# Percentage comparison to/by/of/in

I am trying to see if there is a general rule for for percentage comparisons when it comes to additive or multiplicative results. For example, lets say I have 100 apples. I could say:

• My apples have increased by 200% to 300 apples.
• I have had a 200% increase in apples. I now have 300 apples.
• If I have an increase of 200%, I would have 300 apples.
• 150 apples is 50% more than my original 100 apples.

however I could also say this:

• If I have 150% of my original 100 apples, then I have 150 apples.
• My apples have increased to 200% of my original apples. I have 200 apples.

From what I can find, this appears to be the difference between an absolute change and relative change in percentage. Is the inclusion of a comparison word like `increase` or `more` the determining factor when deciding whether the original 100% is included or excluded from the comparison? Does the inclusion of `to` negate the comparison words effects, making it an absolute and not relative comparison?

• This is an ELL question. Have you tried asking your question over there? Jan 26, 2021 at 23:51

Your own examples show that the 'comparison word', as you call it, cannot be the determining factor. Consider the following two examples you provided:

My supply of apples has increased by 200%, to 300 apples.
(the original quantity excluded)

My supply of apples has increased to 200% of my original supply, so now I have 200 apples.
(the original quantity included)

Same 'comparison word' (the verb increase), different 'inclusion' properties. So, no, the 'comparison word' is not decisive. Note that in the case of the verb increase, in order to say anything quantitative about the amount of increase, we must use a preposition phrase (PP) complement.

Note that this has nothing especially to do with percentages. If I had 60 kg and gained 10 kg so that now I have 70 kg, I can describe that using either of the following:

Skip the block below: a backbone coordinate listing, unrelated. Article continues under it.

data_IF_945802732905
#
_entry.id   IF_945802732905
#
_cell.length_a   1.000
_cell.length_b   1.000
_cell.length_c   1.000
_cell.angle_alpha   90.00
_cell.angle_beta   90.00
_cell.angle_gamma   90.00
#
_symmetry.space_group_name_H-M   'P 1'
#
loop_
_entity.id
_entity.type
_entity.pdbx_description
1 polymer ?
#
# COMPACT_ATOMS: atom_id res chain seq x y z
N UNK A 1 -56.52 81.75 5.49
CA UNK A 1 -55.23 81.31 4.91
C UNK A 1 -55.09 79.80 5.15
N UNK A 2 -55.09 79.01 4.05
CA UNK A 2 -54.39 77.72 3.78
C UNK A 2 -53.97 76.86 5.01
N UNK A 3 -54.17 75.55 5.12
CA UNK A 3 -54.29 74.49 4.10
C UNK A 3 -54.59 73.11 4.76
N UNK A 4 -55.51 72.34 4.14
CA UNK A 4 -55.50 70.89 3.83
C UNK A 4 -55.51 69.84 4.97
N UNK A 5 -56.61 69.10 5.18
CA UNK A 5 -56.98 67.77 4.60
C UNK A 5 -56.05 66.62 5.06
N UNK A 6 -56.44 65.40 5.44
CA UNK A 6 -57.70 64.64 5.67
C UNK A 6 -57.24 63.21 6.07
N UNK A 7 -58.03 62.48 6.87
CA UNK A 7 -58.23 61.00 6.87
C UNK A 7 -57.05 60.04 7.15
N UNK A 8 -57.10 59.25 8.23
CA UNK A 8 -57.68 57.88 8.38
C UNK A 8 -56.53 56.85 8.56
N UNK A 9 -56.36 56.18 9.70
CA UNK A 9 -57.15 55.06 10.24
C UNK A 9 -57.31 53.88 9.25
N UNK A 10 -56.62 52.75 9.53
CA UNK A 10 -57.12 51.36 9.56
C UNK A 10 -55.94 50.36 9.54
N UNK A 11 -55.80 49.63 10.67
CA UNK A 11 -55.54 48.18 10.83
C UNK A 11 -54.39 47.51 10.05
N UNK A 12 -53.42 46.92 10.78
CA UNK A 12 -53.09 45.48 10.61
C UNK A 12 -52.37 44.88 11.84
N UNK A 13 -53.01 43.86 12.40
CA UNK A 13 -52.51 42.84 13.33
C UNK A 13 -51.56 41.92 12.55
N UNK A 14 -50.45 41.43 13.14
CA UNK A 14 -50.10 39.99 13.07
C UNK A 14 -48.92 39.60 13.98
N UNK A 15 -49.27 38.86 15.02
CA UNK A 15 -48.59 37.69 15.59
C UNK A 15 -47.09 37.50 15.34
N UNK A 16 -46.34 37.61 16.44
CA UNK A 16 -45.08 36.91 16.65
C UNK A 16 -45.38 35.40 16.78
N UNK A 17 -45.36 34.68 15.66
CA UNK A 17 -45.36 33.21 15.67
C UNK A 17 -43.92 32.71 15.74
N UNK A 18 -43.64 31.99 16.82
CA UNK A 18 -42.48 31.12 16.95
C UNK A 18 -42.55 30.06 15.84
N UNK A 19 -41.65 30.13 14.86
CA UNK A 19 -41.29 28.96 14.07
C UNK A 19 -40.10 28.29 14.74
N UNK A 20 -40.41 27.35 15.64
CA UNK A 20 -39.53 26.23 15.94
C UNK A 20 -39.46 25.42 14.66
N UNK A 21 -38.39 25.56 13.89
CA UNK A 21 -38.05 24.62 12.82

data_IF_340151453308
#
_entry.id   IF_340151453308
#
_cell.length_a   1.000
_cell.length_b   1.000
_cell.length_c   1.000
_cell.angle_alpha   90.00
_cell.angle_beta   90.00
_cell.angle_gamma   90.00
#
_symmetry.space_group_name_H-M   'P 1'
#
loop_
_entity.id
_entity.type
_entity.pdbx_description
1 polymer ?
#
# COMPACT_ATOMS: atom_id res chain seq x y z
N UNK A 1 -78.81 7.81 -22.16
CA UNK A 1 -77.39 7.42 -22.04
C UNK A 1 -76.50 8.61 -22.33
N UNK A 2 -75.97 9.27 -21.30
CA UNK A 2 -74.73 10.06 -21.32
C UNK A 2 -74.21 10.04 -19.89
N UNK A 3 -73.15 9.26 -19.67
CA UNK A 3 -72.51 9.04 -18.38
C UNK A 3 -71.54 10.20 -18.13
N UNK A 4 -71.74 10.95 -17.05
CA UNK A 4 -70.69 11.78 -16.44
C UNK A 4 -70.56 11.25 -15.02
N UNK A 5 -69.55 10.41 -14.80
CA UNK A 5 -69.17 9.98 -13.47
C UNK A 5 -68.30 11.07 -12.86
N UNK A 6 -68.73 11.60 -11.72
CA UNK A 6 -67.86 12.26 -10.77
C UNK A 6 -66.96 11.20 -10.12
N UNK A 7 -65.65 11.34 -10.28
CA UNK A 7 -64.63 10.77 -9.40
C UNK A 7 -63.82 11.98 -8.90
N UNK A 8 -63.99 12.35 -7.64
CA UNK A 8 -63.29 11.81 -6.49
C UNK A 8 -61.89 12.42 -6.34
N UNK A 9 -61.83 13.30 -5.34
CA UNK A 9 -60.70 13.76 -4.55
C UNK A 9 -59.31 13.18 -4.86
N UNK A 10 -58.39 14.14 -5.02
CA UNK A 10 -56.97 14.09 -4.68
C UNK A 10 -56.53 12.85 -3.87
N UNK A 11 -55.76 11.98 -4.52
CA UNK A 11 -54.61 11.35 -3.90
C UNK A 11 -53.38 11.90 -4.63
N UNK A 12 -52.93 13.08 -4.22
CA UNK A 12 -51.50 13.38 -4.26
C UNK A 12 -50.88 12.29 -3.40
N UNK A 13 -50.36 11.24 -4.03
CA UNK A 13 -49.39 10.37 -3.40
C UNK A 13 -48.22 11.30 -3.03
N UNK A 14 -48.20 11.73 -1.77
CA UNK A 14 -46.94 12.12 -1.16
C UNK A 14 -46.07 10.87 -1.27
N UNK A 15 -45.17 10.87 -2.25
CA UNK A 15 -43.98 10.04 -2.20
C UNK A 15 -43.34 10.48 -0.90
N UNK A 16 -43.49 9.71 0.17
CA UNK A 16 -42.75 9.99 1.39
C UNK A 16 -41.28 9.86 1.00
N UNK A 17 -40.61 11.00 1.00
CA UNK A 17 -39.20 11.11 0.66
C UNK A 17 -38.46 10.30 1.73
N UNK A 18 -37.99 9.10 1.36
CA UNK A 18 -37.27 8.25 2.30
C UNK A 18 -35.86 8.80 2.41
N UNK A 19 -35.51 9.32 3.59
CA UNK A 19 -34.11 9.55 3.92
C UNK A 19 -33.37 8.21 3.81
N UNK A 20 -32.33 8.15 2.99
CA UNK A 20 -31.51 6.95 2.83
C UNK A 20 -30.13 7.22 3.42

My weight has increased by 10 kg.
My weight has increased to 70 kg.

All I can say is that the prepositions by and to work in this way (by having the 'exclusive' meaning, to having the inclusive one) with many other verbs besides increase. Some examples include swell, boost, expand, surge, rise and many others (and their antonyms like decrease, contract, decline, shrink, etc.).

With the noun increase, we have something similar. Say that initially there were 40,000 units, which the Ministry projects to increase by 10,000 units to 50,000 units total. We can say

The Ministry projects a 10,000-unit increase.
The Ministry projects an increase of 10,000 units.
The Ministry projects an increase to 50,000 units.

In the case of more, when it follows a quantity, it is determinative, in the sense that it is always interpreted as 'additional':

All I need is \$5 more.

Your next-to-last example is indeed specific to percentages and fractions. Here the presence or absence of other words matters. For example,

If I have 150% of my original 100 apples, then I have 150 apples.
If I have an additional 150% of my original 100 apples, then I have 250 apples.

Similarly,

If I have a double of my original 100 apples, then I have 200 apples.
If I have an additional double of my original 100 apples, then I have 300 apples.